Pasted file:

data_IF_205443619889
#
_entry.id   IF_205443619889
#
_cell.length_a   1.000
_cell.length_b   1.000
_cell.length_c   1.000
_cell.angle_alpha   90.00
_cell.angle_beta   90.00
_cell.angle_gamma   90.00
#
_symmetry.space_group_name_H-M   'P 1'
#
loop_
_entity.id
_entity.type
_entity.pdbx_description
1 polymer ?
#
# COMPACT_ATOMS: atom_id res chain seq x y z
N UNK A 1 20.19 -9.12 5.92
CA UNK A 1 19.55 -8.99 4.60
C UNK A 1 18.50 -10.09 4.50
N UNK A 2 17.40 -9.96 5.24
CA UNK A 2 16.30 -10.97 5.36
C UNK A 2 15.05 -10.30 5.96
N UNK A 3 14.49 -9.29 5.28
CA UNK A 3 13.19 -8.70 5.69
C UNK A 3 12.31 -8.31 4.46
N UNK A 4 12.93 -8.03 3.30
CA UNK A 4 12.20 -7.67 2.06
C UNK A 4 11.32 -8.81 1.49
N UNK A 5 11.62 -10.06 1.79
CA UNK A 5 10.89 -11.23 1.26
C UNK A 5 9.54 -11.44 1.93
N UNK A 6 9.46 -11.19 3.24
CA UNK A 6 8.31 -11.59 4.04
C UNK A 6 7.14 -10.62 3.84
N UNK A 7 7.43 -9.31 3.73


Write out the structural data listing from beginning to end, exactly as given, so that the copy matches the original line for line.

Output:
data_IF_205443619889
#
_entry.id   IF_205443619889
#
_cell.length_a   1.000
_cell.length_b   1.000
_cell.length_c   1.000
_cell.angle_alpha   90.00
_cell.angle_beta   90.00
_cell.angle_gamma   90.00
#
_symmetry.space_group_name_H-M   'P 1'
#
loop_
_entity.id
_entity.type
_entity.pdbx_description
1 polymer ?
#
# COMPACT_ATOMS: atom_id res chain seq x y z
N UNK A 1 20.19 -9.12 5.92
CA UNK A 1 19.55 -8.99 4.60
C UNK A 1 18.50 -10.09 4.50
N UNK A 2 17.40 -9.96 5.24
CA UNK A 2 16.30 -10.97 5.36
C UNK A 2 15.05 -10.30 5.96
N UNK A 3 14.49 -9.29 5.28
CA UNK A 3 13.19 -8.70 5.69
C UNK A 3 12.31 -8.31 4.46
N UNK A 4 12.93 -8.03 3.30
CA UNK A 4 12.20 -7.67 2.06
C UNK A 4 11.32 -8.81 1.49
N UNK A 5 11.62 -10.06 1.79
CA UNK A 5 10.89 -11.23 1.26
C UNK A 5 9.54 -11.44 1.93
N UNK A 6 9.46 -11.19 3.24
CA UNK A 6 8.31 -11.59 4.04
C UNK A 6 7.14 -10.62 3.84
N UNK A 7 7.43 -9.31 3.73